Food Glorious Food - March 2015

Food Glorious Food – March 2015

By Robert Hanson

Seasonal and delicious, this lamb recipe is bursting with healthy, fresh flavours and textures. Perfect for a spring evening or a Sunday lunch.

The world is not short of sheep. Between them, the world’s top 5 sheep producing countries, China, India, Australia, Sudan and Iran have a gigantic flock of 438 million. Something to bleat about.

Now, while you simultaneously groan and, forgive me, digest the statistics, you might like to consider this month’s recipe.

And to follow, nothing beats a fresh and fruity dessert, vibrant with Spring colour. So, how about a fairly simple fruit salad with passion fruit, pineapple and pomegranate? It does involve a fair amount of skinning and rather a lot of pips but is well worth the effort, and goes very well with a dollop of natural yoghurt.

One last lamb thought; every year in many places around the country, including Sussex, there takes place the oddest of races, not with horses but with sheep. It’s ‘The Lamb National’ when 4-6 well trained Herdwick sheep from the Lake District race and show off their considerable ability to jump. The event attracts large, curious, but always very enthusiastic crowds.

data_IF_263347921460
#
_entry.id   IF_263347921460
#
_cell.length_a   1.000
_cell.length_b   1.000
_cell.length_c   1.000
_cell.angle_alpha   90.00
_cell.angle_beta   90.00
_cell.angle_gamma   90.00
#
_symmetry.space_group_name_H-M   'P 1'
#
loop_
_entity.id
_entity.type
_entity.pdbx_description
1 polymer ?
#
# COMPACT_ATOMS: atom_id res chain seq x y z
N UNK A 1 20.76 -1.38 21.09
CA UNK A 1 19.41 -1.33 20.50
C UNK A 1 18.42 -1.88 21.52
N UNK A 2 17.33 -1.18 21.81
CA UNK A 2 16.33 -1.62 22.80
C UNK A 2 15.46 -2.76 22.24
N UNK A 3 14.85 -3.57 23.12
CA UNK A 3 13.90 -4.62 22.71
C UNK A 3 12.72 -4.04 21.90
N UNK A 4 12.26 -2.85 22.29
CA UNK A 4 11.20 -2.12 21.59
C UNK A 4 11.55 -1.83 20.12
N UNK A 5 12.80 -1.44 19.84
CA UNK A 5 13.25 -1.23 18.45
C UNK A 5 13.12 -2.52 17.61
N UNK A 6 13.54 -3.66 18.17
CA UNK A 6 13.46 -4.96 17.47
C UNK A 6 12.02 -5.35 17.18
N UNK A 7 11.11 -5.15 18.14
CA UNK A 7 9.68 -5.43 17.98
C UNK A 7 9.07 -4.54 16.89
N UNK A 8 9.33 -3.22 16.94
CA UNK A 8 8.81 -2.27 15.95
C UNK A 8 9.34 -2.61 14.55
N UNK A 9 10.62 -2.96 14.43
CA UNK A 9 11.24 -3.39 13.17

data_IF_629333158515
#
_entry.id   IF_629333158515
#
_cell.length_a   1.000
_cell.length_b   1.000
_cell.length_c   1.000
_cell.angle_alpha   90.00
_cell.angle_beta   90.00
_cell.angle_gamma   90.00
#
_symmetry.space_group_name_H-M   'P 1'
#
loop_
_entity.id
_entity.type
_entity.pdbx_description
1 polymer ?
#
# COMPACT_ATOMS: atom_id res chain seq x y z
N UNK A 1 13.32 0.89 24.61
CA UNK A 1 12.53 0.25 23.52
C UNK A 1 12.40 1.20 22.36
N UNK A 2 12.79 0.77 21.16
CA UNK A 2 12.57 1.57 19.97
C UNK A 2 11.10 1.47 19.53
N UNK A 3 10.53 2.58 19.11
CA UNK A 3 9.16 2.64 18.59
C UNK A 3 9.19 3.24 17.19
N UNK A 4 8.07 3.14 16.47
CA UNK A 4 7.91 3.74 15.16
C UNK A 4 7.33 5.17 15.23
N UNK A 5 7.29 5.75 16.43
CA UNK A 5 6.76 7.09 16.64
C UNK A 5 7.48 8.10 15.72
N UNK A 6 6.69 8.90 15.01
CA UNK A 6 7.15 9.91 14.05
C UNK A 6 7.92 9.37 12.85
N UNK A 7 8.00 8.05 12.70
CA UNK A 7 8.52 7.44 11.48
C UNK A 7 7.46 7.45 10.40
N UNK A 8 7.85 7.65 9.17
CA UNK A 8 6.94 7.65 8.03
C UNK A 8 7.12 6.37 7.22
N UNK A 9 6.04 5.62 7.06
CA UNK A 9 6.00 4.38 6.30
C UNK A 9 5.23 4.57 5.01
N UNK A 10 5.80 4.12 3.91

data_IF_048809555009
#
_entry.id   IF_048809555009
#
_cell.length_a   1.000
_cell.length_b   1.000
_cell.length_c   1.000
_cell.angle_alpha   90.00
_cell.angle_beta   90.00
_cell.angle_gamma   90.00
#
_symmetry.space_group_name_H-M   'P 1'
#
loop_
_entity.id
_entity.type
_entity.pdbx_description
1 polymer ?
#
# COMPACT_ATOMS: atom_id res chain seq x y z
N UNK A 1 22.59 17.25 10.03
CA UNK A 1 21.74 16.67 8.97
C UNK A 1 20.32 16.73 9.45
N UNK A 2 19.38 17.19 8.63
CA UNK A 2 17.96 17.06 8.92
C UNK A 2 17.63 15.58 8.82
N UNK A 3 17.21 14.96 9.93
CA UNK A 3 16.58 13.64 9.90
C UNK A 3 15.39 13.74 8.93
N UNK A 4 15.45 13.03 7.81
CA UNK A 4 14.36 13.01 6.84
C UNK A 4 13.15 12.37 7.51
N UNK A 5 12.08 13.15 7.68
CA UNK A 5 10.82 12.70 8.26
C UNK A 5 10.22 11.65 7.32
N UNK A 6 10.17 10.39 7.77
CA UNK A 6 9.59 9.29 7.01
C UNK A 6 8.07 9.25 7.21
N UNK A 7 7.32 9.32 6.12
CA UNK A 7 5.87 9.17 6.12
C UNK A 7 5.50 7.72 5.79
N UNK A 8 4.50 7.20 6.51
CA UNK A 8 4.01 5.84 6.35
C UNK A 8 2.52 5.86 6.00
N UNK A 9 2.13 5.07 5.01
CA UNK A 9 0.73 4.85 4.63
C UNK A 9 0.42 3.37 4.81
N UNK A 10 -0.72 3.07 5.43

Rack of Lamb with butter beans and lettuce

Depending on how many you want to feed, how generous you are feeling and how hungry your guests might be, take one three or four-cutlet rack of lamb per person and increase (multiply) the ingredients listed below accordingly. I have given them for just one three or four-cutlet rack.

Set your oven to 220°C, 425F°, Gas Mark 7.

One 3 or 4 cutlet rack of lamb

A teaspoon of wholegrain mustard

A teaspoon of brown sugar

A handful of crisp lettuce, washed, dried and shredded

An 8oz (225g) tin of butter beans

Salt and freshly ground black pepper

A teaspoon of fresh mint, chopped


1. Trim any excess fat off the lamb. With a very sharp knife score the remaining fat criss-crossed, then spread the mustard over your scoring and spread-and-press in the sugar.

2. Season, then roast for 10-15 minutes. Check for pinkness.

3. Either take the meat out of its roasting pan and set it aside, or perhaps cook it for a little longer depending on how you like it.

4. When you are happy with your lamb and have put it aside, pour off excess fat from the roasting pan and set it over a gentle heat on top of your stove. Add the lettuce, beans, salt and pepper. Toss this lot until the lettuce has wilted and the beans are hot. Stir in the mint then serve alongside the lamb.